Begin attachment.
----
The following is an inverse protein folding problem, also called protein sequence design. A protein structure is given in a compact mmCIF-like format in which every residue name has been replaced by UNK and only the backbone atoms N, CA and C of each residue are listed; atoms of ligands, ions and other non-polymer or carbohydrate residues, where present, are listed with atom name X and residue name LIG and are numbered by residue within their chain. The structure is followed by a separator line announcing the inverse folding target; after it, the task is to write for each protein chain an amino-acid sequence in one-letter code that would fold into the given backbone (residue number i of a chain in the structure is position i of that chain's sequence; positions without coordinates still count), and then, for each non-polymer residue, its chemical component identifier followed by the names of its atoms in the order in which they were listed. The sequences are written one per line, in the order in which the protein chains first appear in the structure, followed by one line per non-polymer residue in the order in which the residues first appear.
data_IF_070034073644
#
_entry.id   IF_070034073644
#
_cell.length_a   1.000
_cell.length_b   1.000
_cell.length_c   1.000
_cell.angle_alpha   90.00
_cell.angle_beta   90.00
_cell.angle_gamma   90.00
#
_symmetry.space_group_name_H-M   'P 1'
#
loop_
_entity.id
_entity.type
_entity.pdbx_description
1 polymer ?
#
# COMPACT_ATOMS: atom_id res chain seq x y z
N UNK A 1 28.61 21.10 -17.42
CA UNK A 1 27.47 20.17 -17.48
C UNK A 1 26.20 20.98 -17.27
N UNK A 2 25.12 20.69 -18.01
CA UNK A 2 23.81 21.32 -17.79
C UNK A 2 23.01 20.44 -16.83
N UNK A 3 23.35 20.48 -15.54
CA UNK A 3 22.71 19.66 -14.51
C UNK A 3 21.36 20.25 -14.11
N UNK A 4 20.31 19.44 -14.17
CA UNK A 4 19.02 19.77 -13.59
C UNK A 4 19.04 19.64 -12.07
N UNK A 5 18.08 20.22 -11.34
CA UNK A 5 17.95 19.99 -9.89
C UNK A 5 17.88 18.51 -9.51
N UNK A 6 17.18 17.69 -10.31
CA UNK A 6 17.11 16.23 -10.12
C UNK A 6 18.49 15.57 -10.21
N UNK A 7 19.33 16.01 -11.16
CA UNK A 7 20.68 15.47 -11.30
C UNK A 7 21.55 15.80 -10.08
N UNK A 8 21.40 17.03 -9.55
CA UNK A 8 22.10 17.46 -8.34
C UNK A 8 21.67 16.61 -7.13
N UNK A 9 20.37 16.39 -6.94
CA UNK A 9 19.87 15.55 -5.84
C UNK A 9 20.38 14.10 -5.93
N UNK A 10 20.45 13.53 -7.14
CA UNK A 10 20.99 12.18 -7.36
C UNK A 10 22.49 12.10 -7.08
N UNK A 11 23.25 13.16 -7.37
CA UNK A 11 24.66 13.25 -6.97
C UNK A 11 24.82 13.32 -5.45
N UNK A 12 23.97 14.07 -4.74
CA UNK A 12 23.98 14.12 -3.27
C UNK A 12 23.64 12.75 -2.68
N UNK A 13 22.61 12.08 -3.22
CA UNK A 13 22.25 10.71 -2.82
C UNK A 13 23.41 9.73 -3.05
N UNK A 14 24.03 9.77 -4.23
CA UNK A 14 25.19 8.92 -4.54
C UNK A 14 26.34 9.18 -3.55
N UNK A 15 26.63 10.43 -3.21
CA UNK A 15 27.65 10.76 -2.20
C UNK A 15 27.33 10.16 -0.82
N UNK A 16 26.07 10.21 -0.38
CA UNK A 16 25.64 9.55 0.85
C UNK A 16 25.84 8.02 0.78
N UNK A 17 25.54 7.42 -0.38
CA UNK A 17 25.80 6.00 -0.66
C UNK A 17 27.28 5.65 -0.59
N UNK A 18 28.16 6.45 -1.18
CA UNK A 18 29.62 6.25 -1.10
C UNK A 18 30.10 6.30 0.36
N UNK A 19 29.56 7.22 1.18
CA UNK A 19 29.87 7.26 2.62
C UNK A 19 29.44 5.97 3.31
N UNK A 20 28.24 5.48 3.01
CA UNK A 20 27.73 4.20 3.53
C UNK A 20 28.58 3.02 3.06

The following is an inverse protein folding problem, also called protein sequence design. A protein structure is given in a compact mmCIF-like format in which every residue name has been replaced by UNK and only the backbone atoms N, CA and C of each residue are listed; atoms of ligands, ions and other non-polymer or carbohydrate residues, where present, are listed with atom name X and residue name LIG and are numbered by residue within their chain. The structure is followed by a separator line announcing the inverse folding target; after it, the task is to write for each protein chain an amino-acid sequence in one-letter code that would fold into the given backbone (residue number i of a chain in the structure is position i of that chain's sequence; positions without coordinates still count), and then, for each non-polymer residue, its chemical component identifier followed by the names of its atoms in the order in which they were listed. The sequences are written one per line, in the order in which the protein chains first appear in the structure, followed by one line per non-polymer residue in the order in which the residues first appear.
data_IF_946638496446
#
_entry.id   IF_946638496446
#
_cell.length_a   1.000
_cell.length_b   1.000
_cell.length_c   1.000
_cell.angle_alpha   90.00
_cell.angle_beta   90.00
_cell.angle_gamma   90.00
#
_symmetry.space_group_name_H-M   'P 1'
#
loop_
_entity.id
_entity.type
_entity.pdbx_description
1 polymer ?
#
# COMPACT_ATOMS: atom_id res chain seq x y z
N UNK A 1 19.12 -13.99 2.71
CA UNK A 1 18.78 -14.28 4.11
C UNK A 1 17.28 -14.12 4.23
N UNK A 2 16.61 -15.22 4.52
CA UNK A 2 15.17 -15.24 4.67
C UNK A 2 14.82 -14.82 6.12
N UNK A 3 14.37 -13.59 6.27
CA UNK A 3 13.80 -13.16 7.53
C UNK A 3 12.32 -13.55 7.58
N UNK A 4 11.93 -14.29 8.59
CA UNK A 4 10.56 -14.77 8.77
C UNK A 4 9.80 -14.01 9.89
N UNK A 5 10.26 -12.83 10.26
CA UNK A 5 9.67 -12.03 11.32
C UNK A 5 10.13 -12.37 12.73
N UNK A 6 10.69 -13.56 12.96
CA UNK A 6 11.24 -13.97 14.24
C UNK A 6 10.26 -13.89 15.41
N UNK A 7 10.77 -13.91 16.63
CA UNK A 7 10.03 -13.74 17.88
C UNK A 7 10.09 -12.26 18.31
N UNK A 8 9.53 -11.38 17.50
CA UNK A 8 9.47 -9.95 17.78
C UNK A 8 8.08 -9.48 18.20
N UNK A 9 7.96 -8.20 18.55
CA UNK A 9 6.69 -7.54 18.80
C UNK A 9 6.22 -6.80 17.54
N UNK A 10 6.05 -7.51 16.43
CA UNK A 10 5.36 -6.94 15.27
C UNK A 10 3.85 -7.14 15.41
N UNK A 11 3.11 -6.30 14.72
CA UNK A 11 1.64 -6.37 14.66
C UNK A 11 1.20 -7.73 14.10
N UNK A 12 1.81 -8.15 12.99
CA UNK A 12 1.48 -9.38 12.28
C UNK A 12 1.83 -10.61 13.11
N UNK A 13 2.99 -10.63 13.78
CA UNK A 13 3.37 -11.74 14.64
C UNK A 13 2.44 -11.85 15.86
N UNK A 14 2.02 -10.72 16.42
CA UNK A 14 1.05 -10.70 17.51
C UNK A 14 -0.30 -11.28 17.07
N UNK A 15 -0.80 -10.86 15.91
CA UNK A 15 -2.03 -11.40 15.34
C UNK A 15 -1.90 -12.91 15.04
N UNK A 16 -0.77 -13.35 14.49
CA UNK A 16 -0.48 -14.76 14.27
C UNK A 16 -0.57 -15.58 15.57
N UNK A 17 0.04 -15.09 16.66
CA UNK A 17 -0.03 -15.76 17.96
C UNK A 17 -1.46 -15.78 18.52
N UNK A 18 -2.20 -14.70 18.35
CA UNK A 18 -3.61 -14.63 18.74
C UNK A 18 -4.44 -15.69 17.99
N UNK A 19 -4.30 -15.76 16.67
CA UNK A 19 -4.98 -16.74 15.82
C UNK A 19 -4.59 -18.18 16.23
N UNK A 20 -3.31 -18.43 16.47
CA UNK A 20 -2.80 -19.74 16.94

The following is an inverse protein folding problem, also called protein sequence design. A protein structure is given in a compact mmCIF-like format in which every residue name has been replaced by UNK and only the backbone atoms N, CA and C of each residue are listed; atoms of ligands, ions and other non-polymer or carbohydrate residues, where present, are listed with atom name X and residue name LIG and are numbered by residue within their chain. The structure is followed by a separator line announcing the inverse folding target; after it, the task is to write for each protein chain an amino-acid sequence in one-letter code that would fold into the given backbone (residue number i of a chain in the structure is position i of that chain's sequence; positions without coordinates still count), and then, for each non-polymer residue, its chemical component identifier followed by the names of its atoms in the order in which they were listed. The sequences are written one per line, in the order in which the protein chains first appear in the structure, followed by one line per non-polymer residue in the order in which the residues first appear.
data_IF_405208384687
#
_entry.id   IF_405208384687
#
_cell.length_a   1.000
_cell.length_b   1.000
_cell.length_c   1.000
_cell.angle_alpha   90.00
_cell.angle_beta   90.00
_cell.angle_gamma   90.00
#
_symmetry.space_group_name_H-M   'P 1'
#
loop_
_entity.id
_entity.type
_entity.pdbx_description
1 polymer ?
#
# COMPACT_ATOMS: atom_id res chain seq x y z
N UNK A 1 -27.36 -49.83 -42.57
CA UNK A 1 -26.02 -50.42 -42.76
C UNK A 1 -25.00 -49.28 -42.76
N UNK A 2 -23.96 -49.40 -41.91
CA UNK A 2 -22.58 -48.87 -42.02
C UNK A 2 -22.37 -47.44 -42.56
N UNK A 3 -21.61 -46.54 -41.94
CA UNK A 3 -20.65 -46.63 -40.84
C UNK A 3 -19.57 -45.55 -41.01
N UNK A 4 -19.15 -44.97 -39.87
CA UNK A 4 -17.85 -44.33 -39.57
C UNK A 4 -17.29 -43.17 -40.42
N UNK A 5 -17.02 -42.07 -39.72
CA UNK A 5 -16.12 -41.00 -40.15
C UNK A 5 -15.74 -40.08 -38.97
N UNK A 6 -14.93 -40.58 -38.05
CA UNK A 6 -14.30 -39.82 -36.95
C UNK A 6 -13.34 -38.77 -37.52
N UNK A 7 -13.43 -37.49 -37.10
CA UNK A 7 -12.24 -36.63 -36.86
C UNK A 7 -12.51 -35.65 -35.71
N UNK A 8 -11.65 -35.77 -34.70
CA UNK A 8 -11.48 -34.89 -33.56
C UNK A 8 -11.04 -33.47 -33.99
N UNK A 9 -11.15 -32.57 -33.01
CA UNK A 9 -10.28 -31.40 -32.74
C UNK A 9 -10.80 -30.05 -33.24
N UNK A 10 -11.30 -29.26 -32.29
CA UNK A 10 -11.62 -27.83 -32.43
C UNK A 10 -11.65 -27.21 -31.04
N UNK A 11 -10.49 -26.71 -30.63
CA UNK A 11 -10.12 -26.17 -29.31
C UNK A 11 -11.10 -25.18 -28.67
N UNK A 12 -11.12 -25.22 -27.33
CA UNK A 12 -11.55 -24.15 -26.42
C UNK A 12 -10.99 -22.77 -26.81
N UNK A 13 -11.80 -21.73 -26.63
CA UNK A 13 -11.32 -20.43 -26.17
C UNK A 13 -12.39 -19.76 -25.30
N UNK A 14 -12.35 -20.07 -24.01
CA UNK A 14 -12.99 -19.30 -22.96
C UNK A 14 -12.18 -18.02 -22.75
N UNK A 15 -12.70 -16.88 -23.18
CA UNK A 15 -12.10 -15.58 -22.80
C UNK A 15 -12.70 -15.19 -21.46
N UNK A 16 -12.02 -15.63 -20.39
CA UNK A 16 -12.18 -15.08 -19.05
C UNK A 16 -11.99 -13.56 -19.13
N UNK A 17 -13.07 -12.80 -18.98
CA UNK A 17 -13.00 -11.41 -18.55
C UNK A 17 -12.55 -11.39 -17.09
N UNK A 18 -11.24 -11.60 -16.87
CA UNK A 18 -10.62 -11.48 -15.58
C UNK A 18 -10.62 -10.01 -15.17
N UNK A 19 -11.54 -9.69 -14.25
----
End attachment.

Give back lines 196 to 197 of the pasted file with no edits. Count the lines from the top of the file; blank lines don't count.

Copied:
CA UNK A 5 -16.12 -41.00 -40.15
C UNK A 5 -15.74 -40.08 -38.97